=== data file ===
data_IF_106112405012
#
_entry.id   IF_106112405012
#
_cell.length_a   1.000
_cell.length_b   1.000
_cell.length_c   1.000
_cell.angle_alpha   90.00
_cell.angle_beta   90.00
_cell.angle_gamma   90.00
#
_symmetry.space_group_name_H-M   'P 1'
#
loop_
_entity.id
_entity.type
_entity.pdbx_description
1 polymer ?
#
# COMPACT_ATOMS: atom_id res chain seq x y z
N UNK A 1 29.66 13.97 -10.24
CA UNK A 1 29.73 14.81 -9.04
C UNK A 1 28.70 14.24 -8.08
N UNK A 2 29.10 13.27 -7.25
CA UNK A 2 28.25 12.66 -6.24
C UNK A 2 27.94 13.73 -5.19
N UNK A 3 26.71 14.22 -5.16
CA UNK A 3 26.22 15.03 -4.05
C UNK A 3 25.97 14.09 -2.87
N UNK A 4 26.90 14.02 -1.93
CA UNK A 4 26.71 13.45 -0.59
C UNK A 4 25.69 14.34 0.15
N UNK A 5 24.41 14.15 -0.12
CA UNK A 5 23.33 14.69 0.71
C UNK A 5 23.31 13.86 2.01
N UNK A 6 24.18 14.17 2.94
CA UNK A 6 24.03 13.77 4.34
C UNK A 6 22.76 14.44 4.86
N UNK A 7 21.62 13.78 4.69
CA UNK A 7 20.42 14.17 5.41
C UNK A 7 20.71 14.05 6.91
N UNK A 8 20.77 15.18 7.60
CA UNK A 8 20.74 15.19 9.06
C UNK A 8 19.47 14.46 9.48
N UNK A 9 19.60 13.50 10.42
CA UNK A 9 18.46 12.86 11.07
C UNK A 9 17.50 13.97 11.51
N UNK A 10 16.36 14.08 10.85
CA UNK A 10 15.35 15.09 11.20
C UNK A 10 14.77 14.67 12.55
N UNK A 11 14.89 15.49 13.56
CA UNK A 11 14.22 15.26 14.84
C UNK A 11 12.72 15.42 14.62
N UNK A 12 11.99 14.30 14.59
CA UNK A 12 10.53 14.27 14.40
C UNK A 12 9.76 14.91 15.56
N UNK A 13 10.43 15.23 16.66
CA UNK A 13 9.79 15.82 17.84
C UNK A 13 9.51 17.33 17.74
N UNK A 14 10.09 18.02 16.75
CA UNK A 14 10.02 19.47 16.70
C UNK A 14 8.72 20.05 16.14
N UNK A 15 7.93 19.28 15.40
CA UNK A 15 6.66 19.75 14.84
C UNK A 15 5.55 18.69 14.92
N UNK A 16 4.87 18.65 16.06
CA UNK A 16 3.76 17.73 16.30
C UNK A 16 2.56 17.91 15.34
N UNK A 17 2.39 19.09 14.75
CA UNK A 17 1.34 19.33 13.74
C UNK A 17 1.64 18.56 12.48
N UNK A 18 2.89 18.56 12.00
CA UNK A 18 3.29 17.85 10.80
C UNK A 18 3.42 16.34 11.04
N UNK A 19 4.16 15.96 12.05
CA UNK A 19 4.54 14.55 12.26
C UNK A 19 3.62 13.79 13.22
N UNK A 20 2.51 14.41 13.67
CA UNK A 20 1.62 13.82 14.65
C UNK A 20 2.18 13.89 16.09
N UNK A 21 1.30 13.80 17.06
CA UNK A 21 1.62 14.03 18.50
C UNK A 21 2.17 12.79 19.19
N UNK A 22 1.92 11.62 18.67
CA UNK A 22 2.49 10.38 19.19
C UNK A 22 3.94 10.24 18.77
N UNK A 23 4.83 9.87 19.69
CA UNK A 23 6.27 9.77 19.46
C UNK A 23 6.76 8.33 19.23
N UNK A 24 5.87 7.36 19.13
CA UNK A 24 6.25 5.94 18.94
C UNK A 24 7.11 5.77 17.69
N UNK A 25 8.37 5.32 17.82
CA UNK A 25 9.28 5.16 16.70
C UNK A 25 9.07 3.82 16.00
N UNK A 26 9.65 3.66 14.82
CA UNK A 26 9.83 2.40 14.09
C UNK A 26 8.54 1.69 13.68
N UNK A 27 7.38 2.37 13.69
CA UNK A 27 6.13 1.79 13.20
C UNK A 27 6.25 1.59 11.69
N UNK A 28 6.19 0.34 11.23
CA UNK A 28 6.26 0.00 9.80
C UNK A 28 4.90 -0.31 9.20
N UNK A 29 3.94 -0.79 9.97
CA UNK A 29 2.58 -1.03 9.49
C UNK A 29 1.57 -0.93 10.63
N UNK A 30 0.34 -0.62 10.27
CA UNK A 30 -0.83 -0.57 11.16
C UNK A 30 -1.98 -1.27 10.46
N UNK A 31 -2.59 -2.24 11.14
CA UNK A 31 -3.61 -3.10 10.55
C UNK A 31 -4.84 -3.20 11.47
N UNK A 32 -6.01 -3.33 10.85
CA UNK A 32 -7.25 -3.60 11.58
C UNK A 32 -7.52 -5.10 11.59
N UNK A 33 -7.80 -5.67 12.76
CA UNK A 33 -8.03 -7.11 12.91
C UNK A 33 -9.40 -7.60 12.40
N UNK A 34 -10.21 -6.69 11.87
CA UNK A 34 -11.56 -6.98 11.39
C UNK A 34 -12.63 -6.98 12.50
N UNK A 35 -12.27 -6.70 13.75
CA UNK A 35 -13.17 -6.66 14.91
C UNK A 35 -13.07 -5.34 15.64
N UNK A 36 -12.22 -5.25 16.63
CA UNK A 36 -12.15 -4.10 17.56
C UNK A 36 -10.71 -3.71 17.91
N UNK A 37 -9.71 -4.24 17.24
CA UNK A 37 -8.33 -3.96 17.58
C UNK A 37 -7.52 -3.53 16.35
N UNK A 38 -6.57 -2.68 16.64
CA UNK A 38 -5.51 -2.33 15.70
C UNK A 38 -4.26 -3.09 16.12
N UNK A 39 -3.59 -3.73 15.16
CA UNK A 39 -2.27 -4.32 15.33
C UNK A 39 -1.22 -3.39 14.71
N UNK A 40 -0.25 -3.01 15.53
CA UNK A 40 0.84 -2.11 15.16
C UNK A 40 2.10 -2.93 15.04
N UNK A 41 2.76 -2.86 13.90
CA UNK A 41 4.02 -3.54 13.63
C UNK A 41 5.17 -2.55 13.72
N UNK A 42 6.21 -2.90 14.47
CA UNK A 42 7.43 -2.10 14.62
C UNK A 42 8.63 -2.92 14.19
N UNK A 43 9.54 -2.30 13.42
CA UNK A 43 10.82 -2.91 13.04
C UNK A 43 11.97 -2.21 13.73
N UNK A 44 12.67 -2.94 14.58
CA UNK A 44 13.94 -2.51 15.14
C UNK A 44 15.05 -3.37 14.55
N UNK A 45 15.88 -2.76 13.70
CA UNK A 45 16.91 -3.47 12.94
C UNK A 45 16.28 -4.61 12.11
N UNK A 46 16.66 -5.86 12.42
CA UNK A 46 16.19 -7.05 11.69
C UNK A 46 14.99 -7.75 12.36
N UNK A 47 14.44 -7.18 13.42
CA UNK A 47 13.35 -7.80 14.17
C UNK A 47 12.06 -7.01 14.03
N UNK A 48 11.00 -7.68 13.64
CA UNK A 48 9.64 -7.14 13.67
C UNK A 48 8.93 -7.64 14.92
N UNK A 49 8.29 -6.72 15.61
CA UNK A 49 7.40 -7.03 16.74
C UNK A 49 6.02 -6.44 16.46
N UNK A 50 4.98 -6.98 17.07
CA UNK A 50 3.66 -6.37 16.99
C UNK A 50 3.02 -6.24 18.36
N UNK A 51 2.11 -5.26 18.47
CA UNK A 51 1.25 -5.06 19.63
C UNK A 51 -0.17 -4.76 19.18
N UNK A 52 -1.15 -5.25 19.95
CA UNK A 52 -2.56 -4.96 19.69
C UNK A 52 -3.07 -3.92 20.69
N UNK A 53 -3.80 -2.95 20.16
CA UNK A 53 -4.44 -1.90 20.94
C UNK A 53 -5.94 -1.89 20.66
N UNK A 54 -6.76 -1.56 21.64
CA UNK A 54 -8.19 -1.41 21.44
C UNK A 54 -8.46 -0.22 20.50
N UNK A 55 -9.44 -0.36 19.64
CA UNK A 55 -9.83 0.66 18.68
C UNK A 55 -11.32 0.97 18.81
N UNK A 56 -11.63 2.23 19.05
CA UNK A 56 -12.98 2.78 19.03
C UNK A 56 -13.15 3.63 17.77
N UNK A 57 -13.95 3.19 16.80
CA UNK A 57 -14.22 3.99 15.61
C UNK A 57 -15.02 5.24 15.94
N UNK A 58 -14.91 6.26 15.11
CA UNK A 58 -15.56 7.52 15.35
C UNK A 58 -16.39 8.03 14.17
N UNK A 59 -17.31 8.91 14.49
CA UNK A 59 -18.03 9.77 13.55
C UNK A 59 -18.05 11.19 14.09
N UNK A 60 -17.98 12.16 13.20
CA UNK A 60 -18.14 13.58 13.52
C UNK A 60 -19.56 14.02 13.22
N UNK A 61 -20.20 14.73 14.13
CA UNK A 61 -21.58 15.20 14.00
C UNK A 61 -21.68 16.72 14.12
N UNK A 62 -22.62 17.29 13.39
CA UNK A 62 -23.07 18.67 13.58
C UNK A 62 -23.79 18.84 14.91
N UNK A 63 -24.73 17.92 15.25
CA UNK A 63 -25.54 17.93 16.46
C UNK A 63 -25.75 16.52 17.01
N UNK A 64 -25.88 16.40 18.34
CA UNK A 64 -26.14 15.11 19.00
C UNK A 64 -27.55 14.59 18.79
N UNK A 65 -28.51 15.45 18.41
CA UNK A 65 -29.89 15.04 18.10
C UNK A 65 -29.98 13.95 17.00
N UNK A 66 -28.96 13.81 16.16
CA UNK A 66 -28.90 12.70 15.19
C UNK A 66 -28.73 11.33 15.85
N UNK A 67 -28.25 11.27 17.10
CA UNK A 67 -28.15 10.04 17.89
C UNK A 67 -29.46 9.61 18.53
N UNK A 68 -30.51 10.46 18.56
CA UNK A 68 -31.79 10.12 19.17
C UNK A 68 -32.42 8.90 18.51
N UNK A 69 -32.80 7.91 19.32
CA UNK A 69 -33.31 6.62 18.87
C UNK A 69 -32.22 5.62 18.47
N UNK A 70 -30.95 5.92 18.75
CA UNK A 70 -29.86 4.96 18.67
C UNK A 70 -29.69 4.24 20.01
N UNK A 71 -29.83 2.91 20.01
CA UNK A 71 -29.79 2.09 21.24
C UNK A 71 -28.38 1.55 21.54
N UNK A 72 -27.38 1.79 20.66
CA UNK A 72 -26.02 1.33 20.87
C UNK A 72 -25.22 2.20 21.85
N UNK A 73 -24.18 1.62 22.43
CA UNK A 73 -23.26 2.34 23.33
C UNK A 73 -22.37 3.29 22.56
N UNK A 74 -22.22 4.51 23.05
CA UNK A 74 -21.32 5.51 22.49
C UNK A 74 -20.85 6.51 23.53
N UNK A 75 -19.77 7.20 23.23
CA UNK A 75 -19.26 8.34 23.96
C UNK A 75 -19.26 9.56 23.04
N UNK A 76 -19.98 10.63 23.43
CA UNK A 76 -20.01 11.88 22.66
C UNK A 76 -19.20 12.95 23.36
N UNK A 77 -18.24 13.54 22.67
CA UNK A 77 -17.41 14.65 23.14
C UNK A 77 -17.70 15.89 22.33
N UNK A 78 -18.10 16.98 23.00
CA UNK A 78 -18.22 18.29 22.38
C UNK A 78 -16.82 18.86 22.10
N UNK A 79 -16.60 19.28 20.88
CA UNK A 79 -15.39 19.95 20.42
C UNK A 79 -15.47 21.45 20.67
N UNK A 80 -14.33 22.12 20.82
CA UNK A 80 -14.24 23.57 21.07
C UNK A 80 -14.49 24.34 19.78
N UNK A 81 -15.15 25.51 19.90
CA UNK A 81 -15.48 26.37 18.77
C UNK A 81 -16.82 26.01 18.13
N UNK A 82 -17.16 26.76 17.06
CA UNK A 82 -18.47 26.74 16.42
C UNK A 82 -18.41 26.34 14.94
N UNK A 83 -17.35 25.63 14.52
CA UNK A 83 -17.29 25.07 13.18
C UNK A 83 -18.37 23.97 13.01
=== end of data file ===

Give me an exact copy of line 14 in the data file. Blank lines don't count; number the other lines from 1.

loop_